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VISNSHAFT AF YIDDISH: Science in Translation

Tue, December 17, 10:15 to 11:45am, Hilton Bayfront San Diego, Sapphire 410B

Session Submission Type: Panel Session


Modern scientific knowledge has repeatedly interacted with European Jewish culture in complicated ways, from the long historical association between Jews and medicine to science’s deadly mobilization under the Third Reich. Yet in spite of multiple links and historical stakes, modern scientific knowledge remains an under-examined aspect in the study of Yiddish literature and press. This panel sheds new light on the relationship between Jewish culture and modern science by looking at VISENSHAFT AF YIDDISH, science in Yiddish. These four papers interpret how various forms of modern science have been understood in the Yiddish-speaking and -reading world.

Papers will explore the Yiddish creation and translation of scientific theories from fields including evolutionary biology, race science, and psychology, approaching a swath of intersecting scientific fields from the early twentieth century. This panel will explore how Yiddish texts negotiate scientific knowledge in relation to other modern political, artistic, philosophical, and religious movements. Together, this panel will consider the affordances or challenges that this branch of knowledge provides Yiddish literary and political authors. How does science provide authors a means to engage with their chosen literary forms, modernity, and the natural world? How do Yiddish authors treat popular scientific theories? How is scientific knowledge, and the very language of science, translated into Yiddish?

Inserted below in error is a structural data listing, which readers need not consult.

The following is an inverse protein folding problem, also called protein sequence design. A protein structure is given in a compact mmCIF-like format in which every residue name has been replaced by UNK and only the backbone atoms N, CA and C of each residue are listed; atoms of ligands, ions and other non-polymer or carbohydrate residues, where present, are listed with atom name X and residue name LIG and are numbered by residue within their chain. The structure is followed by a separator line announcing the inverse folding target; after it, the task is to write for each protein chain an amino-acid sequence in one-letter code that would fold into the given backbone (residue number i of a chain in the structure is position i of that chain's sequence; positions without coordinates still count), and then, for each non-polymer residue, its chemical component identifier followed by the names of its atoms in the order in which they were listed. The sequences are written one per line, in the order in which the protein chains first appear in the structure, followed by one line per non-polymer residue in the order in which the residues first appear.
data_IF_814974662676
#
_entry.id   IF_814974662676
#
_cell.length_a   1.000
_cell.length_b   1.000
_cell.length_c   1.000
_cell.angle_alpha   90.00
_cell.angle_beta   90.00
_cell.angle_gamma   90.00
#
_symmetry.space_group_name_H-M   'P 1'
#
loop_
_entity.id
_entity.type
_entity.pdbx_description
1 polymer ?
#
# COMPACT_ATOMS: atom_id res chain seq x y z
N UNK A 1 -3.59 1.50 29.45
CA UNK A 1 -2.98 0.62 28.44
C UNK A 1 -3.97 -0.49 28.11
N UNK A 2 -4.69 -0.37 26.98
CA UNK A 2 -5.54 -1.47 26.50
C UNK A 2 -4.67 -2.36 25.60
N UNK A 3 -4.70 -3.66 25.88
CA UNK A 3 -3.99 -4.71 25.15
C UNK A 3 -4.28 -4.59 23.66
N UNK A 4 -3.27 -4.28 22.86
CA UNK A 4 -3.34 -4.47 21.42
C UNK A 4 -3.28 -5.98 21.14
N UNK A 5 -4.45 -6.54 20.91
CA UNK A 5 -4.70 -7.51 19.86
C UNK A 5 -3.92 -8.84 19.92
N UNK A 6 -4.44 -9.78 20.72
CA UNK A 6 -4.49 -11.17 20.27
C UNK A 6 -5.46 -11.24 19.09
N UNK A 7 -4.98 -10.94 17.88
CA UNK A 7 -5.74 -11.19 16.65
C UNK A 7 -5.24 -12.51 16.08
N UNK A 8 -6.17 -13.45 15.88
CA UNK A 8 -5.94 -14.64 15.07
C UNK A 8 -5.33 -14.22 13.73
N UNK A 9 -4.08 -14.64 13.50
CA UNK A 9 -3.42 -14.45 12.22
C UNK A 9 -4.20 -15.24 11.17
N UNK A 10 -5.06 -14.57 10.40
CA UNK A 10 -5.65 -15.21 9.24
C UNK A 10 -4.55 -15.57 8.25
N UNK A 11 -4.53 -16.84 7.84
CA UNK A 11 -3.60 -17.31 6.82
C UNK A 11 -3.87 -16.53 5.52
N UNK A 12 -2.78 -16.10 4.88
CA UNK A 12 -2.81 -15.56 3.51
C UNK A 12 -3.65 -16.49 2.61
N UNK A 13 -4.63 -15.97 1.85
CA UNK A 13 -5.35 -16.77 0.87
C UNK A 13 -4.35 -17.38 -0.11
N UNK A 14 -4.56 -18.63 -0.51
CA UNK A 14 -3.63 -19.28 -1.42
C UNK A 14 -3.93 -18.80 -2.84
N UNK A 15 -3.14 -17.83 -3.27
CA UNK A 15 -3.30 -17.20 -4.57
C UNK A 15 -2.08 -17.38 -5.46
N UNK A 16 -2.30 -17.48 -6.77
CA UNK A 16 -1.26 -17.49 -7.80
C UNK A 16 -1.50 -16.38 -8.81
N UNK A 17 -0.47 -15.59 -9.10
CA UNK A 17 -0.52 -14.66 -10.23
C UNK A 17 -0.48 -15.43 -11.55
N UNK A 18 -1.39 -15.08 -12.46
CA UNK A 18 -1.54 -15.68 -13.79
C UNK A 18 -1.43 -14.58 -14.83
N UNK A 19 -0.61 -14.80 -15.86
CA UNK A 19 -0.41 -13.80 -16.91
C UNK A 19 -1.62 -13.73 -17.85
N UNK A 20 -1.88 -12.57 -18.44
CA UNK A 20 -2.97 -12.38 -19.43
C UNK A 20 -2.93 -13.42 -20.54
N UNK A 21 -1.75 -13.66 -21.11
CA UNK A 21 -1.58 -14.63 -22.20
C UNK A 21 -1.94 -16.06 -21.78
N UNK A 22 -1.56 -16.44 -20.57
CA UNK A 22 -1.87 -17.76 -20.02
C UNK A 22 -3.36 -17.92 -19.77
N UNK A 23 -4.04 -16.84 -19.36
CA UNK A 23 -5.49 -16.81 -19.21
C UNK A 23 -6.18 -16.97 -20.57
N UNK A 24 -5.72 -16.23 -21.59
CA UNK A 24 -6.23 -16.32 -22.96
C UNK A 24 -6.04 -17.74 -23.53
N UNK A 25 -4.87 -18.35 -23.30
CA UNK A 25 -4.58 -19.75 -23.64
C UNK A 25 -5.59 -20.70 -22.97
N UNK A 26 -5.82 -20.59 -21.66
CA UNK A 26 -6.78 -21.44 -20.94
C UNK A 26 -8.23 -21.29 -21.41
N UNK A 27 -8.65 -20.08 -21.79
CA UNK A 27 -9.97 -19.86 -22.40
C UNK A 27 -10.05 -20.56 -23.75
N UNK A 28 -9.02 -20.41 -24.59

Naomi Seidman will explore Max Weinreich's sociological study of Jewish youth, DER VEG TSU UNDZER YUGNT, through the lens of YIDISHE VISNSHAFT. Samuel Spinner will investigate why Fishl Schneersohn wrote science in Yiddish and suggests that within Schneersohn’s joint literary-scientific project, only the novel was capable of explaining the complexity of human experience; it was thus also a basis for effective therapy. Tova Benjamin examines the Yiddish-language popular scientific monthly LEBN UN VISENSHAFT (Vilna, 1909-1912), in which the category of VISNSHAFT provided a uniquely effective medium for socialists to articulate an alternate political future for Russia, and the place of Jewish populations inside it. Dory Fox considers Israel Joshua Singer’s novel, DI MISHPOKHE KARNOVSKI, a Yiddish novel whose thick investments in typology and in biological knowledge make it challenging for the text to produce a coherent critique of race science

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